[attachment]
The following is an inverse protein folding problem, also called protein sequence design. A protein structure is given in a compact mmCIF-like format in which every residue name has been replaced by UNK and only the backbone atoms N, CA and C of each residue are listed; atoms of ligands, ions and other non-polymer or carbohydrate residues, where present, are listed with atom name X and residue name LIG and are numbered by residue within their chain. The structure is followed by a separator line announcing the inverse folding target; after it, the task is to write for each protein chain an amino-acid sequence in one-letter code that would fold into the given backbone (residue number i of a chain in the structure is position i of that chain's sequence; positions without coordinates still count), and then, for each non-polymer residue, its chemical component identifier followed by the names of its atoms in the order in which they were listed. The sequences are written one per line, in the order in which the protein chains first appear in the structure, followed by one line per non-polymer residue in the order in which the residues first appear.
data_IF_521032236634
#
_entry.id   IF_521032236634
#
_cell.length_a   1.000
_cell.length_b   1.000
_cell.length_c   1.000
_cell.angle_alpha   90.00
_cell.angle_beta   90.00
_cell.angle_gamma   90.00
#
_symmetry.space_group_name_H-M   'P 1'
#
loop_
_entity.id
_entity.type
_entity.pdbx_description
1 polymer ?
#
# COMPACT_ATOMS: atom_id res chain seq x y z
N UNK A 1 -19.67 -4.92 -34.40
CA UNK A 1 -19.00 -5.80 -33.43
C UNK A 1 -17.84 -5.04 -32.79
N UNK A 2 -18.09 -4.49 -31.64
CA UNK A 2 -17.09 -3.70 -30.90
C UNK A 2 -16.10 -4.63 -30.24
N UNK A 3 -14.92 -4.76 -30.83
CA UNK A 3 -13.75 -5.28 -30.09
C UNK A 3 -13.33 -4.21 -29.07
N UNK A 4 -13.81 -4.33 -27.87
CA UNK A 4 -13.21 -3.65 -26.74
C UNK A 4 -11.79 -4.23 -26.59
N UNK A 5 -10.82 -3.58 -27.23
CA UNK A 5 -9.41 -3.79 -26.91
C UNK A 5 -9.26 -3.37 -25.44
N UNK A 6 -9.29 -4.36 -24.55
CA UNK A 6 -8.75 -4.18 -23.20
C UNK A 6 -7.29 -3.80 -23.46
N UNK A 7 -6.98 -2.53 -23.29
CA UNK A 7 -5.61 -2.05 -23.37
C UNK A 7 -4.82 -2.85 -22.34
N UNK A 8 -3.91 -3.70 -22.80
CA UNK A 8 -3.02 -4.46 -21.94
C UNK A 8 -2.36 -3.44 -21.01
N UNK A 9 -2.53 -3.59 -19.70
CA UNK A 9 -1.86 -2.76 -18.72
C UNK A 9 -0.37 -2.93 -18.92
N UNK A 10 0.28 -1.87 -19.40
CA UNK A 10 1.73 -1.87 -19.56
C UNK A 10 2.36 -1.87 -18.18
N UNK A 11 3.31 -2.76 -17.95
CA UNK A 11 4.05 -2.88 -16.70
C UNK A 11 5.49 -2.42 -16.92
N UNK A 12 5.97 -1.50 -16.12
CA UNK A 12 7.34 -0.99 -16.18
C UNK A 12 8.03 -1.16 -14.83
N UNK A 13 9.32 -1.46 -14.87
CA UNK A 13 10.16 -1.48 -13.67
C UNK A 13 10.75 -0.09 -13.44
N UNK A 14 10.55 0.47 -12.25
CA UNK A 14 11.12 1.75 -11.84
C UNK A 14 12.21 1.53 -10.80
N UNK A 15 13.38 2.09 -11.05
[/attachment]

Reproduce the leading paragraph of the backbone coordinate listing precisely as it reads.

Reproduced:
The following is an inverse protein folding problem, also called protein sequence design. A protein structure is given in a compact mmCIF-like format in which every residue name has been replaced by UNK and only the backbone atoms N, CA and C of each residue are listed; atoms of ligands, ions and other non-polymer or carbohydrate residues, where present, are listed with atom name X and residue name LIG and are numbered by residue within their chain. The structure is followed by a separator line announcing the inverse folding target; after it, the task is to write for each protein chain an amino-acid sequence in one-letter code that would fold into the given backbone (residue number i of a chain in the structure is position i of that chain's sequence; positions without coordinates still count), and then, for each non-polymer residue, its chemical component identifier followed by the names of its atoms in the order in which they were listed. The sequences are written one per line, in the order in which the protein chains first appear in the structure, followed by one line per non-polymer residue in the order in which the residues first appear.